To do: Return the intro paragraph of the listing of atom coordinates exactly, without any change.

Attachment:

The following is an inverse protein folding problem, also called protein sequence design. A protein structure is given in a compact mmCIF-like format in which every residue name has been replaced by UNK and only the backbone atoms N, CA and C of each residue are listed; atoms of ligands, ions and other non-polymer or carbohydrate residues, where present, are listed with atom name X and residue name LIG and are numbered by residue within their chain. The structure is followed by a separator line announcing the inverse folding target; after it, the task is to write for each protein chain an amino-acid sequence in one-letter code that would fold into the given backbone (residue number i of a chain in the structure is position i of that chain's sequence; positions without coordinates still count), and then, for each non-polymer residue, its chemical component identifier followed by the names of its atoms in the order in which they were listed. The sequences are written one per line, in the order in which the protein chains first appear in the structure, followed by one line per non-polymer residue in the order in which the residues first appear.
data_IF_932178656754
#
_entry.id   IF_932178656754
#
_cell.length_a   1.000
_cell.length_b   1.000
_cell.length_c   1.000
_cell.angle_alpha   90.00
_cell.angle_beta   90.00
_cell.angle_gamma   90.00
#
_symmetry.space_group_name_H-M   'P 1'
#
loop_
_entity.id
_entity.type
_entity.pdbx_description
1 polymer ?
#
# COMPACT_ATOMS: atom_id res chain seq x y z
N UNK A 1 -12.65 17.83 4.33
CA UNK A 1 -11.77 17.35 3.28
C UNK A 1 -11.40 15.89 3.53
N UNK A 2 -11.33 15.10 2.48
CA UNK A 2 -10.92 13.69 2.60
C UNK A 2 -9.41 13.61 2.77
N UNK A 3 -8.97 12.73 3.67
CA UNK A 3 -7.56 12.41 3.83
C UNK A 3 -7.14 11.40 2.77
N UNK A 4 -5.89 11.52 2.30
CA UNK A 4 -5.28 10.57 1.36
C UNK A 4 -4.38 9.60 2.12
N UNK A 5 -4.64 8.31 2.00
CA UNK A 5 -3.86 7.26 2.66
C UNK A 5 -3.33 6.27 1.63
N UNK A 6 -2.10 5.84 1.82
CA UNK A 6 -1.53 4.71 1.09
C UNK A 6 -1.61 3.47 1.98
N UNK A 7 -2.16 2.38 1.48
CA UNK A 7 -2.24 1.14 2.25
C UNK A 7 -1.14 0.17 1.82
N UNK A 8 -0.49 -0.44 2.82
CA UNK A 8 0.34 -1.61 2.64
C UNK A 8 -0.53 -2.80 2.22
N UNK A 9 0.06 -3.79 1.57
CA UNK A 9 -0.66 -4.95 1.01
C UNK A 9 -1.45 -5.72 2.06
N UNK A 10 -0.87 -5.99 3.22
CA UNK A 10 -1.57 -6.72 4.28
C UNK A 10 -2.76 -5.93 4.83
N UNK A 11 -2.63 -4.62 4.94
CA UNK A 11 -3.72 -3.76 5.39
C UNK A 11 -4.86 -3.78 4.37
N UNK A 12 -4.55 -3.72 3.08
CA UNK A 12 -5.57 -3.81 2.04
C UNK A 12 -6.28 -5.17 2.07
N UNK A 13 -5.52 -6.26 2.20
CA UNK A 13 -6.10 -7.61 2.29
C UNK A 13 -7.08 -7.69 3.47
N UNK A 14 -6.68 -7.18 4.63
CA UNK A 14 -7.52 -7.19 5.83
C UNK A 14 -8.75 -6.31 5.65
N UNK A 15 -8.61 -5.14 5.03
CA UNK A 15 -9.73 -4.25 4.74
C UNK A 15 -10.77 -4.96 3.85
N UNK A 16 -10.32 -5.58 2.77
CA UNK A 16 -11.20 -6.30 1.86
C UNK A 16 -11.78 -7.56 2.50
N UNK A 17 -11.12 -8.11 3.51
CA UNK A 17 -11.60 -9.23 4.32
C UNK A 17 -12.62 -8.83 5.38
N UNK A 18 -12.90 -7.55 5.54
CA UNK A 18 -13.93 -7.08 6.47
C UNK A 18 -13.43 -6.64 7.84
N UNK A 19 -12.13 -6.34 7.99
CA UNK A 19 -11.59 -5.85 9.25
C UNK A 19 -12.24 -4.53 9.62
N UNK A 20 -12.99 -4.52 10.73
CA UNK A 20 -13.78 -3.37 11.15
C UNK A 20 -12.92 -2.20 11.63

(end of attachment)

The following is an inverse protein folding problem, also called protein sequence design. A protein structure is given in a compact mmCIF-like format in which every residue name has been replaced by UNK and only the backbone atoms N, CA and C of each residue are listed; atoms of ligands, ions and other non-polymer or carbohydrate residues, where present, are listed with atom name X and residue name LIG and are numbered by residue within their chain. The structure is followed by a separator line announcing the inverse folding target; after it, the task is to write for each protein chain an amino-acid sequence in one-letter code that would fold into the given backbone (residue number i of a chain in the structure is position i of that chain's sequence; positions without coordinates still count), and then, for each non-polymer residue, its chemical component identifier followed by the names of its atoms in the order in which they were listed. The sequences are written one per line, in the order in which the protein chains first appear in the structure, followed by one line per non-polymer residue in the order in which the residues first appear.